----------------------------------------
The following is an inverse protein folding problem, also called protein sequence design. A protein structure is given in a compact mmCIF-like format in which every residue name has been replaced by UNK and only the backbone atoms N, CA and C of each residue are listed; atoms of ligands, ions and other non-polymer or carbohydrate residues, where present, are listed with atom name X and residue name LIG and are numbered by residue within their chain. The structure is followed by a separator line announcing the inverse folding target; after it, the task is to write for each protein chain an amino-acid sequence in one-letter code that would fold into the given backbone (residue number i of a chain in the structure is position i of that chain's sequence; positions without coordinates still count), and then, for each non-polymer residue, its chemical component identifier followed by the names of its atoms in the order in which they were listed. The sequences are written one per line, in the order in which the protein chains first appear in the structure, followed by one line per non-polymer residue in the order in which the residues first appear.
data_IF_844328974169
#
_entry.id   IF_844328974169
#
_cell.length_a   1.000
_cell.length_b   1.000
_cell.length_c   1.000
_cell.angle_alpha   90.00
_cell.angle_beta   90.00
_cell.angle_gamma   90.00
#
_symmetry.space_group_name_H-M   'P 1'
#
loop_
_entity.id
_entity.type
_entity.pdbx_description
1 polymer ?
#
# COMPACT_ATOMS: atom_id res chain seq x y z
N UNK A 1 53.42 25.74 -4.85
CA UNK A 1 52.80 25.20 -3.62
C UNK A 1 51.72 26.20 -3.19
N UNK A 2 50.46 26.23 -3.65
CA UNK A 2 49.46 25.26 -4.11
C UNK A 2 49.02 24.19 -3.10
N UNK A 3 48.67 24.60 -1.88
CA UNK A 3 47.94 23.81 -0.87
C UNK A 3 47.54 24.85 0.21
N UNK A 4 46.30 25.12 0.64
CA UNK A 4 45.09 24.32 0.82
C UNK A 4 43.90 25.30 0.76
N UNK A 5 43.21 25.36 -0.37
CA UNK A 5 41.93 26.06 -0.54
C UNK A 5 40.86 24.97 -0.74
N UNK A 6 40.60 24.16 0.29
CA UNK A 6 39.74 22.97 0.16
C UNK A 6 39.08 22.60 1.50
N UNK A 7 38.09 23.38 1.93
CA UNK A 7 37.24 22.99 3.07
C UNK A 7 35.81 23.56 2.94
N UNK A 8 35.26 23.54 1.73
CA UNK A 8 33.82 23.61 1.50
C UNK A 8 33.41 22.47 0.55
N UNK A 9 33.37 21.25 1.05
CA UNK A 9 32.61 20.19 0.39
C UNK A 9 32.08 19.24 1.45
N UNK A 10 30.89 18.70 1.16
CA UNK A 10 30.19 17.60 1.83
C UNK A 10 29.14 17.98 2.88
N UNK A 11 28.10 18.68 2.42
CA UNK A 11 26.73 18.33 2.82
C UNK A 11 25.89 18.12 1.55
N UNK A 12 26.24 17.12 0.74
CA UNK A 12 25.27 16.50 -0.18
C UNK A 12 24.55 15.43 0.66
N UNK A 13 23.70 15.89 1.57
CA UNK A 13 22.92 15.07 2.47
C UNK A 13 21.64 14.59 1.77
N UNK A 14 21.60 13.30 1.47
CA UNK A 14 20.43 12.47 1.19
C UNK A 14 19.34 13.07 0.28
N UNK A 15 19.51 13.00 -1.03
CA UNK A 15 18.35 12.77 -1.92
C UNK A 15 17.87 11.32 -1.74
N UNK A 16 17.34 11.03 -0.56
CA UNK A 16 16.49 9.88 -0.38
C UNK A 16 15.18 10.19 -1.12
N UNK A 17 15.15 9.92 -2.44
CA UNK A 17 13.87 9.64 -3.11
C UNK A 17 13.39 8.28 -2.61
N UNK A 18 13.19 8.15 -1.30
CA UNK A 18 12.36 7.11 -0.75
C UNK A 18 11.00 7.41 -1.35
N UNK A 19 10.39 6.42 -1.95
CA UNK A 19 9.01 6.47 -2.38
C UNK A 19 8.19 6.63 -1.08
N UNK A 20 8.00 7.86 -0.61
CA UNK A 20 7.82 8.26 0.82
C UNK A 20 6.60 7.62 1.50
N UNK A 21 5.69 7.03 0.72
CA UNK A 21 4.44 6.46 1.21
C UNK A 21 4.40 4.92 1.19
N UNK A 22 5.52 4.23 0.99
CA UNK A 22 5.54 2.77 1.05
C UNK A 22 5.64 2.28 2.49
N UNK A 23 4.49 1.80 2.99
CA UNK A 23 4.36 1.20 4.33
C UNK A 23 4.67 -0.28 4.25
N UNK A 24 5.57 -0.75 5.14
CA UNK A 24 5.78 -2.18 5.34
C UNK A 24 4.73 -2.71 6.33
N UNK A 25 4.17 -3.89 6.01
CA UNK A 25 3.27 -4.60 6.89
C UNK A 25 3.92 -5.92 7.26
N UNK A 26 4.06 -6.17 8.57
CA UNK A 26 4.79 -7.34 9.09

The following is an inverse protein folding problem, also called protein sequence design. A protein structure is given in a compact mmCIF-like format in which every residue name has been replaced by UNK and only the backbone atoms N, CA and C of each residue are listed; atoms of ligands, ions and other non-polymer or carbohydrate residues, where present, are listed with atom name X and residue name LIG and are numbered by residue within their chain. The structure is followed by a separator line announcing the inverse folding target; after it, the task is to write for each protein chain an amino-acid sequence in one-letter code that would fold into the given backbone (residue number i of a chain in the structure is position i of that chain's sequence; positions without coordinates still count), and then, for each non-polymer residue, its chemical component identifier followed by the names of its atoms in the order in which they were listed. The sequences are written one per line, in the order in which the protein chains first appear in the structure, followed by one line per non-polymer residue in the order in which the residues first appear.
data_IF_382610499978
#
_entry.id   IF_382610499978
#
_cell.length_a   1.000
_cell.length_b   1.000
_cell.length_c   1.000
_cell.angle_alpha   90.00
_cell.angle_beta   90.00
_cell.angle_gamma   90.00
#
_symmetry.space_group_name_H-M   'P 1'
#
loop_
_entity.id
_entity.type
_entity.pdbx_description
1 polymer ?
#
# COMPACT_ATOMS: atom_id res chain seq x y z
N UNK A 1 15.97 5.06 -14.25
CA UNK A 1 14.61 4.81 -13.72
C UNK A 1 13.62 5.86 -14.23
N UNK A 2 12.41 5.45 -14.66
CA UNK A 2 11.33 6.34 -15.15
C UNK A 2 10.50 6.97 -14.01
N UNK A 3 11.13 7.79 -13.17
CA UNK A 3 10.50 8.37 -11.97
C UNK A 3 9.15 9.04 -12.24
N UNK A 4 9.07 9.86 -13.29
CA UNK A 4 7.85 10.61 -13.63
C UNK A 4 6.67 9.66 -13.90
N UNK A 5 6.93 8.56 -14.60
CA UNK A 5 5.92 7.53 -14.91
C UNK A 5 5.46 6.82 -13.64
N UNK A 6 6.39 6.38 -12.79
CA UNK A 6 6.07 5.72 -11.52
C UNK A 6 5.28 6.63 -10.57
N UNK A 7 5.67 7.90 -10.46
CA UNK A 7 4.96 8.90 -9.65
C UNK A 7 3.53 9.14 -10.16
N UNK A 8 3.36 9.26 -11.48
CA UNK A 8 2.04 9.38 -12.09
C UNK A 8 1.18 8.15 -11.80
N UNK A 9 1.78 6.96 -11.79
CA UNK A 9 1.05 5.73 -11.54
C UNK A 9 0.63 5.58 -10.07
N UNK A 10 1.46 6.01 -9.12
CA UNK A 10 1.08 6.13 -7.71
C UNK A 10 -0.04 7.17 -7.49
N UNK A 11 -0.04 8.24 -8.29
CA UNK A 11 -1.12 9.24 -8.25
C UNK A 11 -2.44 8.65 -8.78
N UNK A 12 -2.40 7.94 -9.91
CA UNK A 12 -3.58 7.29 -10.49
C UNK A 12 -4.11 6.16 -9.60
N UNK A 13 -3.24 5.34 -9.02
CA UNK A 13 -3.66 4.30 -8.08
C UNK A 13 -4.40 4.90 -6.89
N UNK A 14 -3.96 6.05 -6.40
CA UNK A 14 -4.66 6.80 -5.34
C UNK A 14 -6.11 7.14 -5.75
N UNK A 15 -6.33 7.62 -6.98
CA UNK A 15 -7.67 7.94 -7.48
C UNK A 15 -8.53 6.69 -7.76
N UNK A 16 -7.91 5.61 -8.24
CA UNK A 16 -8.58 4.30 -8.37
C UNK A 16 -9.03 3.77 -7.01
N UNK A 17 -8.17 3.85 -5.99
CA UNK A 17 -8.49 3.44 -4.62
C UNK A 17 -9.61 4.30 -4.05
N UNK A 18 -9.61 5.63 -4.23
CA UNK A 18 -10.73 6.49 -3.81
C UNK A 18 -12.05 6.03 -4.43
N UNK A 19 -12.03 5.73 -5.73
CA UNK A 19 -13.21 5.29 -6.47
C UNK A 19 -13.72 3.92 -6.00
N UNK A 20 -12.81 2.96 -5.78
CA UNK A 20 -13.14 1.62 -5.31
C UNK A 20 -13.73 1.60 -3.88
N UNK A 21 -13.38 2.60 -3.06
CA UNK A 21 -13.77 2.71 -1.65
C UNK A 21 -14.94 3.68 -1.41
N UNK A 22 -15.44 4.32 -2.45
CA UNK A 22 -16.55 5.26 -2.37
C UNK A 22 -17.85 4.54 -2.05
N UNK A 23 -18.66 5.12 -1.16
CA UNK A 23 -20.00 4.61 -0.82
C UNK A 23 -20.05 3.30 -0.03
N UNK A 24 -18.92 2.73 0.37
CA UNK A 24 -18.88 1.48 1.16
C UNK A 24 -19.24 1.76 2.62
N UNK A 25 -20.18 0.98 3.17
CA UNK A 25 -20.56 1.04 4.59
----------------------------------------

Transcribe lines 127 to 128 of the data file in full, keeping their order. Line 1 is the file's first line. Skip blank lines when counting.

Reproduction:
CA UNK A 3 10.50 8.37 -11.97
C UNK A 3 9.15 9.04 -12.24